11. Brown, Charles & Gilroy, Curtis & Kohen, Andrew, 1982. "The Effect of the Minimum Wage on Employment and Unemployment," Journal of Economic Literature, American Economic Association, vol. 20(2), pages 487-528, June.
  12. Bell, David N.F. & Blanchflower, David G., 2011. "Youth Unemployment in Europe and the United States," IZA Discussion Papers 5673, Institute for the Study of Labor (IZA).
  13. V. Joseph Hotz & John Karl Scholz, 2001. "The Earned Income Tax Credit," NBER Working Papers 8078, National Bureau of Economic Research, Inc.
Full references (including those not matched with items on IDEAS)

This item is not listed on Wikipedia, on a reading list or among the top items on IDEAS.

When requesting a correction, please mention this item's handle: RePEc:nbr:nberwo:13578. See general information about how to correct material in RePEc.

For technical questions regarding this item, or to correct its authors, title, abstract, bibliographic or download information, contact: ()

If you have authored this item and are not yet registered with RePEc, we encourage you to do it here. This allows to link your profile to this item. It also allows you to accept potential citations to this item that we are uncertain about.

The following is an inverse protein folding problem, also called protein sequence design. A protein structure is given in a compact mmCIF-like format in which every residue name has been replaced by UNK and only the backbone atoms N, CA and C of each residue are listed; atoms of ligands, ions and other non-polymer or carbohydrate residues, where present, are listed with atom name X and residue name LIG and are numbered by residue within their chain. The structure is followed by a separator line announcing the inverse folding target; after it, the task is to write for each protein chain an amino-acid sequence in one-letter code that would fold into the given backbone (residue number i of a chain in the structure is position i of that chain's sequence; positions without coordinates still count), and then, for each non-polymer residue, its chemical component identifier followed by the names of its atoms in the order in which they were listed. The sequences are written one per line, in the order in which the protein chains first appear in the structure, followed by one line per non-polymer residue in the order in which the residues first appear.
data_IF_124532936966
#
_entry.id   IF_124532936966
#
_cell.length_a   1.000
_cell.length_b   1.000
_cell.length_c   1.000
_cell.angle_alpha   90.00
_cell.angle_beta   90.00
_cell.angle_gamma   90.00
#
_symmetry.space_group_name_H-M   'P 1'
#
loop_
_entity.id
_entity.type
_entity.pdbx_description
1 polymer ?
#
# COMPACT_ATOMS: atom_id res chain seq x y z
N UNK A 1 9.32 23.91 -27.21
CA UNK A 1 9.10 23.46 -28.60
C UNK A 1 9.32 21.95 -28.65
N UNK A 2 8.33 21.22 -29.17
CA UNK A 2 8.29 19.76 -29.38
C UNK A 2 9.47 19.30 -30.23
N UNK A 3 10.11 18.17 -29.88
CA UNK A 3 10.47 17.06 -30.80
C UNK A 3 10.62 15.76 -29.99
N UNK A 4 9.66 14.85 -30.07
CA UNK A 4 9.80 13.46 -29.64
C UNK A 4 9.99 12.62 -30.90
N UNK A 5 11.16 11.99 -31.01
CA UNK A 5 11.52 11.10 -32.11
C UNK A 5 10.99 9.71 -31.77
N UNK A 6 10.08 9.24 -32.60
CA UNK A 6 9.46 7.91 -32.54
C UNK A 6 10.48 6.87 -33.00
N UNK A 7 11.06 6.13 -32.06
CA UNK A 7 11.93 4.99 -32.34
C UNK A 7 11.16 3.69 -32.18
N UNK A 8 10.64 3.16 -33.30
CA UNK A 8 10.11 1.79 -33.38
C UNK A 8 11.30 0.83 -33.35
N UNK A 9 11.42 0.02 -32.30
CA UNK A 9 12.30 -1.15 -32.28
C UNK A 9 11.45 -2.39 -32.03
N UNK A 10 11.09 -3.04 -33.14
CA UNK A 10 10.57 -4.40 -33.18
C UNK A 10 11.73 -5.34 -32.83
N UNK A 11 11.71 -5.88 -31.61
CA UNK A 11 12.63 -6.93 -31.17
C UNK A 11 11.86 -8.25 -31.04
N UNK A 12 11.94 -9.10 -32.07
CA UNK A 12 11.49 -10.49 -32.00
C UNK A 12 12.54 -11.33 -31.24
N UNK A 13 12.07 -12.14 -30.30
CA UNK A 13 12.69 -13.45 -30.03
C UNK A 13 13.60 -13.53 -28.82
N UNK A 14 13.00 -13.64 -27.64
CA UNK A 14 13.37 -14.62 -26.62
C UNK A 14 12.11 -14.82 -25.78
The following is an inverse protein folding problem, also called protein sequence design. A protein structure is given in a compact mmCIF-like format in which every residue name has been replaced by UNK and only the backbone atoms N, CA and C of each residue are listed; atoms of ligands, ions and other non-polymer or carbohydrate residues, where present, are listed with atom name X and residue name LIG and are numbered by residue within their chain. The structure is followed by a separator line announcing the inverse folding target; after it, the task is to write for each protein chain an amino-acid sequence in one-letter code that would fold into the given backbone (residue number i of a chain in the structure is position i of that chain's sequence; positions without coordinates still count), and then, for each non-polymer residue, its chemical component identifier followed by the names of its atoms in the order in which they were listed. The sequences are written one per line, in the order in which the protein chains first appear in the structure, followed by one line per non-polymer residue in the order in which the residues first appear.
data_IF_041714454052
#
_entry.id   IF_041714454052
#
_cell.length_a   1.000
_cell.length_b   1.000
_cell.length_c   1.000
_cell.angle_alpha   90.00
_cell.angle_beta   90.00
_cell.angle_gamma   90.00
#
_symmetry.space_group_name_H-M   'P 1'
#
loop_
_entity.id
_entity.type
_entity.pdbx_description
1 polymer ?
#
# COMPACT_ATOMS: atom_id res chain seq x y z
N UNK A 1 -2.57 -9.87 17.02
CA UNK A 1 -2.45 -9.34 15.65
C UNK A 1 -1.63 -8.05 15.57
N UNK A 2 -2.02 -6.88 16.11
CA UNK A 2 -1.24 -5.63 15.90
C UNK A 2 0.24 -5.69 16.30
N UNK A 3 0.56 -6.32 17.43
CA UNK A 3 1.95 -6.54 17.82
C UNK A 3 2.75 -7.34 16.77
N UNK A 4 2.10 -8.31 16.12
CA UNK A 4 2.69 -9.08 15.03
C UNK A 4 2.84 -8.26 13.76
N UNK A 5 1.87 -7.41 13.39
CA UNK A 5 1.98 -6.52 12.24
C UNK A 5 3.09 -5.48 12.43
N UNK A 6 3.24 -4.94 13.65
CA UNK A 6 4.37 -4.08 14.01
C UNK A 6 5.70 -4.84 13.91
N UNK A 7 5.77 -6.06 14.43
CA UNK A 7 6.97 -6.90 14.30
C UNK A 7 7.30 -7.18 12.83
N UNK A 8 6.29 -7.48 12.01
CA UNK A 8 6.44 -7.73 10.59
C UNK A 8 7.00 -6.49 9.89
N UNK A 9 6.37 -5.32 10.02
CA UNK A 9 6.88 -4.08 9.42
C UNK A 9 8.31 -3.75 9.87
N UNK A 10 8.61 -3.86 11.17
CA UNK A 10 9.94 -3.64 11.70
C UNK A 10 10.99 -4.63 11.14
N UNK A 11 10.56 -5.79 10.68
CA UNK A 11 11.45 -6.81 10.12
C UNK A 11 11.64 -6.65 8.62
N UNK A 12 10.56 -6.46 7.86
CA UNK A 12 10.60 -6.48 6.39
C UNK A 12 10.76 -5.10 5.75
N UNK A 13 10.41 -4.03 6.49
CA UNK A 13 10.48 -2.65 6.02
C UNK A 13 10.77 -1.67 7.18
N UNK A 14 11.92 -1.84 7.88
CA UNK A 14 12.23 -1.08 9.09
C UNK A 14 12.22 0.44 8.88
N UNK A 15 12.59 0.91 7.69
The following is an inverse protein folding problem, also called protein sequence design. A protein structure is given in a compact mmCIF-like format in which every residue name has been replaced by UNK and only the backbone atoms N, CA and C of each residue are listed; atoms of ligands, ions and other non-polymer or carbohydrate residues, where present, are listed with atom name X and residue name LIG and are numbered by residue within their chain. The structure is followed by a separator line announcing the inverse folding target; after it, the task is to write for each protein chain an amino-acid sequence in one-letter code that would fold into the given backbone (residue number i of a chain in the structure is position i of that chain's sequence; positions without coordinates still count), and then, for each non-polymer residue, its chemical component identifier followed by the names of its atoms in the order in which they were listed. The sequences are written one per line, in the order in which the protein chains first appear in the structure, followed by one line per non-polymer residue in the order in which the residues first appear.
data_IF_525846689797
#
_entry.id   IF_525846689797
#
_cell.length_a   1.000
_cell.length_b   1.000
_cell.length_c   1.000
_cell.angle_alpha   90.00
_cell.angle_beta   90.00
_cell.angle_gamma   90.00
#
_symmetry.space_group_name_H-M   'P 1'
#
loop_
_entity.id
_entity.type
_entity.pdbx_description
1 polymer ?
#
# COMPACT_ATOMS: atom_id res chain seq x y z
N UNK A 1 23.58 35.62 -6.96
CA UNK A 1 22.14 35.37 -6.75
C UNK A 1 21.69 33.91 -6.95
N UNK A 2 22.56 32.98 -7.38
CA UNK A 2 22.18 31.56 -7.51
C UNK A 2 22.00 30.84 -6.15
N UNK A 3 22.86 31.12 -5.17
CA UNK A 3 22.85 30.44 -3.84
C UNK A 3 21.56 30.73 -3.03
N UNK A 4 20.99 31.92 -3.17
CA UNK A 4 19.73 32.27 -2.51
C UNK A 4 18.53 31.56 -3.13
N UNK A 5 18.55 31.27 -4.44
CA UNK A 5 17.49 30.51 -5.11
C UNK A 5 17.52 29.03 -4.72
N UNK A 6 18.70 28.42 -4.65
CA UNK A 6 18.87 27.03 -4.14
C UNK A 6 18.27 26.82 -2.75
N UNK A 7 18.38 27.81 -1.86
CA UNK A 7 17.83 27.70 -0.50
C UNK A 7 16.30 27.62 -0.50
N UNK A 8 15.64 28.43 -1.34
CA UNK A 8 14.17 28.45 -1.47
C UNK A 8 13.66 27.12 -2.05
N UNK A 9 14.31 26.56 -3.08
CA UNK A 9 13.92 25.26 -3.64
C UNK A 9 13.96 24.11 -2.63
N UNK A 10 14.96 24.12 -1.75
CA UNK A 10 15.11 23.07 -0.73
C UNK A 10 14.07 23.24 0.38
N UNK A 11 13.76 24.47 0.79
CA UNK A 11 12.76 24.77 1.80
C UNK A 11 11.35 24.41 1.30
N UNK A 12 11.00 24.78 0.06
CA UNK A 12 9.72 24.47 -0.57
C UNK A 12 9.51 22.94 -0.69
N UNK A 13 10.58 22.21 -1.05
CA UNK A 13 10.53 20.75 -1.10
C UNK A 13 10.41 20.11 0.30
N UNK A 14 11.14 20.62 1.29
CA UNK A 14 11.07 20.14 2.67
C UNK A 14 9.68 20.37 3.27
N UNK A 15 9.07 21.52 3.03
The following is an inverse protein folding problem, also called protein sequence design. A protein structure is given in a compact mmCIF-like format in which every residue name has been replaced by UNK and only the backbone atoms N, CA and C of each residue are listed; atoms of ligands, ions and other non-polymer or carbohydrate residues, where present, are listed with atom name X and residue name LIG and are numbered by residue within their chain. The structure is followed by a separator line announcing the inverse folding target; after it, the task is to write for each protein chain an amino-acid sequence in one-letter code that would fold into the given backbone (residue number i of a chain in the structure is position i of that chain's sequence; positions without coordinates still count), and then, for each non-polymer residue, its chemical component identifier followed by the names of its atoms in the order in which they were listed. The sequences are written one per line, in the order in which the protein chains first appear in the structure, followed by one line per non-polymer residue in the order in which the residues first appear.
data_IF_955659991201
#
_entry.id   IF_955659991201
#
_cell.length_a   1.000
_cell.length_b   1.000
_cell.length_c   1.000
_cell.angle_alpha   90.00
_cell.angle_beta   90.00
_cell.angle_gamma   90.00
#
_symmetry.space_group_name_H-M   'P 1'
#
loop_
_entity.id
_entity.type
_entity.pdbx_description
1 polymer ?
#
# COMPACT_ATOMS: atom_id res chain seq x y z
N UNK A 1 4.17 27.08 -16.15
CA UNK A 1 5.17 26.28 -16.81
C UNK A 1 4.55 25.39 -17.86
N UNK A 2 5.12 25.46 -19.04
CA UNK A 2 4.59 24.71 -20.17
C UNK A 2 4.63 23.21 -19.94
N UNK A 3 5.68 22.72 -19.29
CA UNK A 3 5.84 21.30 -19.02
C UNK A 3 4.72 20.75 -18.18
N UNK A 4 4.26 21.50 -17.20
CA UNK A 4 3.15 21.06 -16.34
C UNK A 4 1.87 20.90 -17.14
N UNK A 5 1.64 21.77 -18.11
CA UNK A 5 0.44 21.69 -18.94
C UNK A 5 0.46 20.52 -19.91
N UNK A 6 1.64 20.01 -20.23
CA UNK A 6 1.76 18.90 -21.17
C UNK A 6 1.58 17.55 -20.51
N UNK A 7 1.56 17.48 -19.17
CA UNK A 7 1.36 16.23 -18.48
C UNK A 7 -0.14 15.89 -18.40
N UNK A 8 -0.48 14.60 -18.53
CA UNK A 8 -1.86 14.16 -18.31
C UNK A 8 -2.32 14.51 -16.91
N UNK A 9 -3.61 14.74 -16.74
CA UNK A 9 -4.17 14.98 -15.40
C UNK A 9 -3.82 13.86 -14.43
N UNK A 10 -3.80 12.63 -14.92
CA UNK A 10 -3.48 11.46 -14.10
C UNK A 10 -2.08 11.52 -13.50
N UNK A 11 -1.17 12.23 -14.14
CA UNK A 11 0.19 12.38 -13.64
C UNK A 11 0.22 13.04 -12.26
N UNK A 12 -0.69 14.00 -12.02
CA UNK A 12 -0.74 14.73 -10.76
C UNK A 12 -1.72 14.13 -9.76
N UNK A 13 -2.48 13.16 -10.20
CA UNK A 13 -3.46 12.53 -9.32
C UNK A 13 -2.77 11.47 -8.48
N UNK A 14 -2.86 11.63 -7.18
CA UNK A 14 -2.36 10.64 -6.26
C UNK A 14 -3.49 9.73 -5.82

If references are entirely missing, you can add them using this form.

If the full references list an item that is present in RePEc, but the system did not link to it, you can help with this form.

If you know of missing items citing this one, you can help us creating those links by adding the relevant references in the same way as above, for each refering item. If you are a registered author of this item, you may also want to check the "citations" tab in your profile, as there may be some citations waiting for confirmation.

Please note that corrections may take a couple of weeks to filter through the various RePEc services.

This information is provided to you by IDEAS at the Research Division of the Federal Reserve Bank of St. Louis using RePEc data.